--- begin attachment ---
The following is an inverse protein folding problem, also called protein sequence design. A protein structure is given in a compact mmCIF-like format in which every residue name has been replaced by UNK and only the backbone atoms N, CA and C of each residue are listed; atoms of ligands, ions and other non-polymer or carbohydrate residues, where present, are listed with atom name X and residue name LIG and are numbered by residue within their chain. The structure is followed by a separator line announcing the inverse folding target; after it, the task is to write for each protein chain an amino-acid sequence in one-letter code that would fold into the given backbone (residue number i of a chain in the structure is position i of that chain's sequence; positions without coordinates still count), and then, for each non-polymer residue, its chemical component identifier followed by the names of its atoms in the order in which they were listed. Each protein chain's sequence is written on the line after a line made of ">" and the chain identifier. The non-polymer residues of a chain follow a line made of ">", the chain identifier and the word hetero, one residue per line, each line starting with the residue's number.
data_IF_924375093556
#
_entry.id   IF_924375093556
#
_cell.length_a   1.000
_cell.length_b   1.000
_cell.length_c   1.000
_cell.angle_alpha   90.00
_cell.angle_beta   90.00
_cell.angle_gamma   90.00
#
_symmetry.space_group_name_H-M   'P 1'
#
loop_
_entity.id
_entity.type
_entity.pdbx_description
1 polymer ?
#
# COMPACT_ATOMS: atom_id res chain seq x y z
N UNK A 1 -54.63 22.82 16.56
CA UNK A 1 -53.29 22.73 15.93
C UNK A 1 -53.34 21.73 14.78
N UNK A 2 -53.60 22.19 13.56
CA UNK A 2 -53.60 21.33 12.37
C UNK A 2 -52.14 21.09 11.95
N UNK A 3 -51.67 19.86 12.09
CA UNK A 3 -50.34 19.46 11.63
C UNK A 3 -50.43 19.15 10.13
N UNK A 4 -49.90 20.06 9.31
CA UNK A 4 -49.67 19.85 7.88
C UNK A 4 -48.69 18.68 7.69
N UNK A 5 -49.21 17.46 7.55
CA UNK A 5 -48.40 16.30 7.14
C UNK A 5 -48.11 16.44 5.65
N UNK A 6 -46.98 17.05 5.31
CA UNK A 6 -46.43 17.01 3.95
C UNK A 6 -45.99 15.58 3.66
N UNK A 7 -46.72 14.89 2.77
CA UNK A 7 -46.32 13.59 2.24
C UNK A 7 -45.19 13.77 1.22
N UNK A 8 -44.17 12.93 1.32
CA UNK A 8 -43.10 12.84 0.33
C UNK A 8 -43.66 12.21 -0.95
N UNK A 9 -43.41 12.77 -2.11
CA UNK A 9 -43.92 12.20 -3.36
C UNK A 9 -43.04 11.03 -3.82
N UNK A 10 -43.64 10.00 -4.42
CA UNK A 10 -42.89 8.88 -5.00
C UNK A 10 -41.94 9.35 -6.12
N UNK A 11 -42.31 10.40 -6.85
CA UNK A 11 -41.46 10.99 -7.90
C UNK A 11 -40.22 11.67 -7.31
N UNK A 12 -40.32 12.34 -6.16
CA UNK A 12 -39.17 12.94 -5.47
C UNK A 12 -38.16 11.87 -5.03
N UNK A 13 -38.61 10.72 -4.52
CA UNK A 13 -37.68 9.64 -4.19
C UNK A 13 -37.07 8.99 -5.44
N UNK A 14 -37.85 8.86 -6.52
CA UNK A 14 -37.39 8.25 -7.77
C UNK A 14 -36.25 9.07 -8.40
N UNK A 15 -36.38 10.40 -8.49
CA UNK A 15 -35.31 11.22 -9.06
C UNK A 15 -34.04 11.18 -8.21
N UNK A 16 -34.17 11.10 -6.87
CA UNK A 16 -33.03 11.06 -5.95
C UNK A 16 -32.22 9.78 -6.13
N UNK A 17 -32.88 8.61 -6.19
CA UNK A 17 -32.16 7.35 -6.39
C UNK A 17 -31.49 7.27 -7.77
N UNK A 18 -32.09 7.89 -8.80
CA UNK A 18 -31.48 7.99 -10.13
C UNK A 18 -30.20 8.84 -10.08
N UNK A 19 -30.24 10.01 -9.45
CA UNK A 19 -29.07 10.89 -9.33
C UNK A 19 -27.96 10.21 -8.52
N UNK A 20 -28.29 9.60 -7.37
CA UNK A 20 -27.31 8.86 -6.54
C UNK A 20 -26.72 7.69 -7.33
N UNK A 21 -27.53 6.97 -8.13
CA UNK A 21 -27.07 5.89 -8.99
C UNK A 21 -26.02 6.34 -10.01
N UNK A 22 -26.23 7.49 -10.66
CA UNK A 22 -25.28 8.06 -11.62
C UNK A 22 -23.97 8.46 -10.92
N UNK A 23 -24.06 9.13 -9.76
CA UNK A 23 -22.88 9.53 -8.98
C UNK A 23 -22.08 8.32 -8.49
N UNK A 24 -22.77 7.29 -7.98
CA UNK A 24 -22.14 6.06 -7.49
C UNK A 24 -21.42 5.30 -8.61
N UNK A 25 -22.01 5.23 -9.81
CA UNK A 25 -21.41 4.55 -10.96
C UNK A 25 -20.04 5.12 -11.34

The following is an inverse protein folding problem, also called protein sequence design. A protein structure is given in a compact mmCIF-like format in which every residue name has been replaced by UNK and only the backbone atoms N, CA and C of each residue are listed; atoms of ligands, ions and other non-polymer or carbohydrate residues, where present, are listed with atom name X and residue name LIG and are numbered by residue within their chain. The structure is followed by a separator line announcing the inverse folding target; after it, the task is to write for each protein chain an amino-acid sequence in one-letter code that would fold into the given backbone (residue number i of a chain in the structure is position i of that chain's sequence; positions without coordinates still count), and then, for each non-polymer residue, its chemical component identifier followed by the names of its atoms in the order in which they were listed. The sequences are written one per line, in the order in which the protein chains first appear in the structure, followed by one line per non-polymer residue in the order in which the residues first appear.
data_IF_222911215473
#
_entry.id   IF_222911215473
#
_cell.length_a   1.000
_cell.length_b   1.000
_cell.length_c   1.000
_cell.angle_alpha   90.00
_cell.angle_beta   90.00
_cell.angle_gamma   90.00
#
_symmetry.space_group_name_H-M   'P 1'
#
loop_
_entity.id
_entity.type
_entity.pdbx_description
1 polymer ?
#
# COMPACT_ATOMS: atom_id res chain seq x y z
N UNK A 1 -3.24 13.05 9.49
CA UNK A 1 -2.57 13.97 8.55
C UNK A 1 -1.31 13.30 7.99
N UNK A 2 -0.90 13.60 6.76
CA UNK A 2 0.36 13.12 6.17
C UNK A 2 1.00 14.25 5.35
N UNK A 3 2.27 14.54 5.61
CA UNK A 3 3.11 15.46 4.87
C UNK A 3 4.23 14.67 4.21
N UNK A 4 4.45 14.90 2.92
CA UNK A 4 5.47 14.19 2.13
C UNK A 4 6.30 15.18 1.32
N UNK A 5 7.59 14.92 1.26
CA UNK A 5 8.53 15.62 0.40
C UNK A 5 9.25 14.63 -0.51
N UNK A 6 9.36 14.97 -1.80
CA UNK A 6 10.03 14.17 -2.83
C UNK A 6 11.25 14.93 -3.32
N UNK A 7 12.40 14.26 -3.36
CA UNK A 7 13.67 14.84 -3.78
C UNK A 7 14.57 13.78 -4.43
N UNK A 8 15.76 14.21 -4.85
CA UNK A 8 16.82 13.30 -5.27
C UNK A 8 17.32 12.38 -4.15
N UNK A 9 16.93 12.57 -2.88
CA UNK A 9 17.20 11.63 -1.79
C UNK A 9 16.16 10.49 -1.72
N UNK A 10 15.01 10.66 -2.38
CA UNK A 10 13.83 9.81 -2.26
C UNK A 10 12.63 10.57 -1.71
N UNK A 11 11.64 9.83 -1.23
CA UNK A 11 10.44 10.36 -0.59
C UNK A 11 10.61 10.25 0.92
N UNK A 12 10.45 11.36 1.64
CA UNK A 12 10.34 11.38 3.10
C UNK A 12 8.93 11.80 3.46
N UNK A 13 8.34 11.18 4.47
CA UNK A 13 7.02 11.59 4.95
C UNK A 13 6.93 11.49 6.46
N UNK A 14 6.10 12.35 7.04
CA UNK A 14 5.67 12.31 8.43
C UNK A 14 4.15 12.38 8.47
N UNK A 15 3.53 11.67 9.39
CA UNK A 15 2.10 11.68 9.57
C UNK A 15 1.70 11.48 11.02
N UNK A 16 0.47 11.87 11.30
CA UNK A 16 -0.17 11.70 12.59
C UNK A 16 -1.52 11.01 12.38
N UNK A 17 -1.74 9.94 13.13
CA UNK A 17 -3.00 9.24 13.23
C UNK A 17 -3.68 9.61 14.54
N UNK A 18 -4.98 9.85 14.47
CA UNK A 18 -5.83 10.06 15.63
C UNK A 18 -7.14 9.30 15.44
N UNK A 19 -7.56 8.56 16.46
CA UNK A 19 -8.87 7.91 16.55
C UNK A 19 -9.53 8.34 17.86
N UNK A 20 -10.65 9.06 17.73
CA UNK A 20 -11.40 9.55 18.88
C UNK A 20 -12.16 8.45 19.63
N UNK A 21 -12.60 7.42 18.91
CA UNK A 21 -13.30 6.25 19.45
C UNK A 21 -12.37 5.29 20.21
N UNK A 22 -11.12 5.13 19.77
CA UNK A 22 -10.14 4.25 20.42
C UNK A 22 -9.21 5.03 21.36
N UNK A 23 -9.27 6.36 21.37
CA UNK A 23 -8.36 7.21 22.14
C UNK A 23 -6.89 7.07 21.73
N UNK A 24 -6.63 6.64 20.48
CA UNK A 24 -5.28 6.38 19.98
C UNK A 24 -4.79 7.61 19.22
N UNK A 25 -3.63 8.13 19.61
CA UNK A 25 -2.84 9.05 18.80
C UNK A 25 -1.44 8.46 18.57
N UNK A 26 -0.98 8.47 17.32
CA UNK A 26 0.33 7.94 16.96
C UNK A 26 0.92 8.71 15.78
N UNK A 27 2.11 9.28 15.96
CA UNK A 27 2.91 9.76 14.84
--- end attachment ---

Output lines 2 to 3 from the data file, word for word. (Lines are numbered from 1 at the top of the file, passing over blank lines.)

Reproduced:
data_IF_924375093556
#